Children's Web magazine...
Entertaining , Educational, Fun,Informative and MORE

Selina Pascale

Selina Pascale


Total Article : 213

About Me:I'm a graduate student studying International Criminal Law and first started writing for King's News almost 4 years ago! My hobbies include reading, travelling and charity work. I cover many categories but my favourite articles to write are about mysteries of the ancient world, interesting places to visit, the Italian language and animals!

View More

The Myth of Diana and Actaeon

The Myth of Diana and Actaeon

When a hunters fails to quench his curiosity a goddess filled with rage does the unthinkable – this is tragic the story of Diana and Actaeon.


Diana features in many Roman myths as the Greek goddess of hunting, birthing and the moon. It is said that she is the daughter of Jupiter and Latona and twin of Apollo, the Roman god of the Sun. She is a feisty goddess, both the protector and hunter of wild animals. Along with Minerva (goddess of poetry, wisdom and medicine and the equivalent to the Greek goddess Athens) and Vesta (goddess of the home and family, the Roman equivalent to the Greek goddess Hestia), Diana swore never to marry.


One day the goddess was bathing naked in a stream. Nobody – not even the most adventurous of satyrs – dared pass by the sacred cave and stream until one hunter stumbled upon it at the most inconvenient of times. Actaeon, grandson of King Cadmus, needed a rest from his day of hunting so he left his companions and wandered into the depths of the forest. He started to hear the melodious symphonies of something regal, possibly the sound of woodland deities, and although good reason begged him to head back to his fellow hunters Actaeon continued to venture. After a while the melodies became evermore louder and Actaeon came across the sacred stream in which Diana was bathing and laughing with her nymphs. Once again a voice in his head urged him to turn around but Actaeon was filled with curiosity – he had to see who it was. Carefully positioning himself at the entrance of the cave – weary as a hunter is when focalising his prey – Actaeon gazed at the beautiful goddess who was a pure vision of art. Suddenly, Diana caught his eye and was filed with rage at such an infidel violating act. Fearing that Actaeon would then boast about the encounter to his friends she acted immediately. Speechless, Actaeon felt antlers growing from his forehead. He fell to his knees in dismay, the goddess Diana had turned the hunter into the prey - she had turned Actaeon into a stag! It was not long before a bewildered Actaeon heard the barks of dogs and the pacing of men racing towards him; now a stag, Actaeon was devoured by his own dogs in a tragic yet ever so ironic twist of fate.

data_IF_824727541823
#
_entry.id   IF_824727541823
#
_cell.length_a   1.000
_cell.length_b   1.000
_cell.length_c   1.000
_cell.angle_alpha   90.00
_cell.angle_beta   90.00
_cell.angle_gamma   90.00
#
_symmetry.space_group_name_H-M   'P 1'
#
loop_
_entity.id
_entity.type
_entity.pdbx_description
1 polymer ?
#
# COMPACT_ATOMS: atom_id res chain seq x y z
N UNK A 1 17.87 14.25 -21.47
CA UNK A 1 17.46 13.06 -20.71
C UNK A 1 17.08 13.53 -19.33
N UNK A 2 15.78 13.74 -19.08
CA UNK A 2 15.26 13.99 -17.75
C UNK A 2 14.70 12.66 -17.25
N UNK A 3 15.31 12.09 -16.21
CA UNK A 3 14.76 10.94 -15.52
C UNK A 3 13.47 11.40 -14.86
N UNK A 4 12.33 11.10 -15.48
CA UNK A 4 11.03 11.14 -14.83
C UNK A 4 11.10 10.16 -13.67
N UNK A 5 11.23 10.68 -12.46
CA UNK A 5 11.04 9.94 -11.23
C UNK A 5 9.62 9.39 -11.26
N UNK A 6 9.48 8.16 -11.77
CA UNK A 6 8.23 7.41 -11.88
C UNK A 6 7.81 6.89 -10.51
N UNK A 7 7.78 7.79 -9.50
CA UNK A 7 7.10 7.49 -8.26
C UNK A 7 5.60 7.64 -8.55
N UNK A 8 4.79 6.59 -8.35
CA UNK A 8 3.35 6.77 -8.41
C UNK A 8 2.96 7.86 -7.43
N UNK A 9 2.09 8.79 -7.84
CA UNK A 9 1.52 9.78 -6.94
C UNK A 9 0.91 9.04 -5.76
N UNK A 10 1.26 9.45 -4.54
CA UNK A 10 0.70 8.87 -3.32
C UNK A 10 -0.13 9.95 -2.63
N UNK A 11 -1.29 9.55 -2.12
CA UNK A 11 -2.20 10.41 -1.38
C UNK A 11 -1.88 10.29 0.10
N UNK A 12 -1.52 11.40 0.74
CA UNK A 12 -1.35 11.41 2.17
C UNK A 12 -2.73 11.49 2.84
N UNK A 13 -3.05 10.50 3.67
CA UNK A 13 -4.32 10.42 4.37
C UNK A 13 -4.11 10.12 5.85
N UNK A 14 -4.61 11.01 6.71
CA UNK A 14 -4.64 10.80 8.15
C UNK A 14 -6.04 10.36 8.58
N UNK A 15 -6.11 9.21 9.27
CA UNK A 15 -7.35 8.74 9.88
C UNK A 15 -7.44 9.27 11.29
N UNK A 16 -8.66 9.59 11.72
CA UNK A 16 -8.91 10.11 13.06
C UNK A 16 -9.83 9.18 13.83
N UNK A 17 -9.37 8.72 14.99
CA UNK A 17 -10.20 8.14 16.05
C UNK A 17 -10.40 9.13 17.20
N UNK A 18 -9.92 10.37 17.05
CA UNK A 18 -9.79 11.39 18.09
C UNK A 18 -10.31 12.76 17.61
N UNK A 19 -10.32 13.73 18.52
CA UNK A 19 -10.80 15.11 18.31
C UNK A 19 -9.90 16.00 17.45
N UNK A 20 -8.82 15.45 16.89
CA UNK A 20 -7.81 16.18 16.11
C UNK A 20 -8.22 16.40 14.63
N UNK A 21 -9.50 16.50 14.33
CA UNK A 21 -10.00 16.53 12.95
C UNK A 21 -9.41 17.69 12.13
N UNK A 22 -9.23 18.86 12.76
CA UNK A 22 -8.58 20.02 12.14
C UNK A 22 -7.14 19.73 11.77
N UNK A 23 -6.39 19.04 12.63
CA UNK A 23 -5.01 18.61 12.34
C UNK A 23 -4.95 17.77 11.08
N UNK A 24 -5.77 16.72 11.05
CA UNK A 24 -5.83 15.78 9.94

The Romans used this story to warn men of the consequences our curiosity can bring – a similar moral is found in stories such as the Medusa as, once a man lifts his gaze to meet her eyes he is turned to stone. Myth aside, you can gaze upon the true admirable beauty of Diana the goddess of the hunt in the gardens of the Palace of Caserta, located in Southern Italy (See article in places to go category on palace for more info). The statues in the fountain perfectly capture the crime scene as Actaeon the now stag is being attacked by his own dogs and Diana is surrounded by her nymphs and trying to cover herself on the other side of the fountain. The price of beauty is one of the most recurrent poetical inquires and, as a master of art itself, John Keats suggests that ‘A thing of beauty is a joy forever’. If you had the chance to discover true beauty like Actaeon did what would you do?


Both pictures are of the gardens of the Palace of Caserta.

Image 1 Diana bathing:

Image 2 Actaeon attacked by his own dogs:

0 Comment:

Be the first one to comment on this article.

Thank you for your comment. Once admin approves your comment it will then be listed on the website

FaceBook Page

Place your ads

kings news advertisement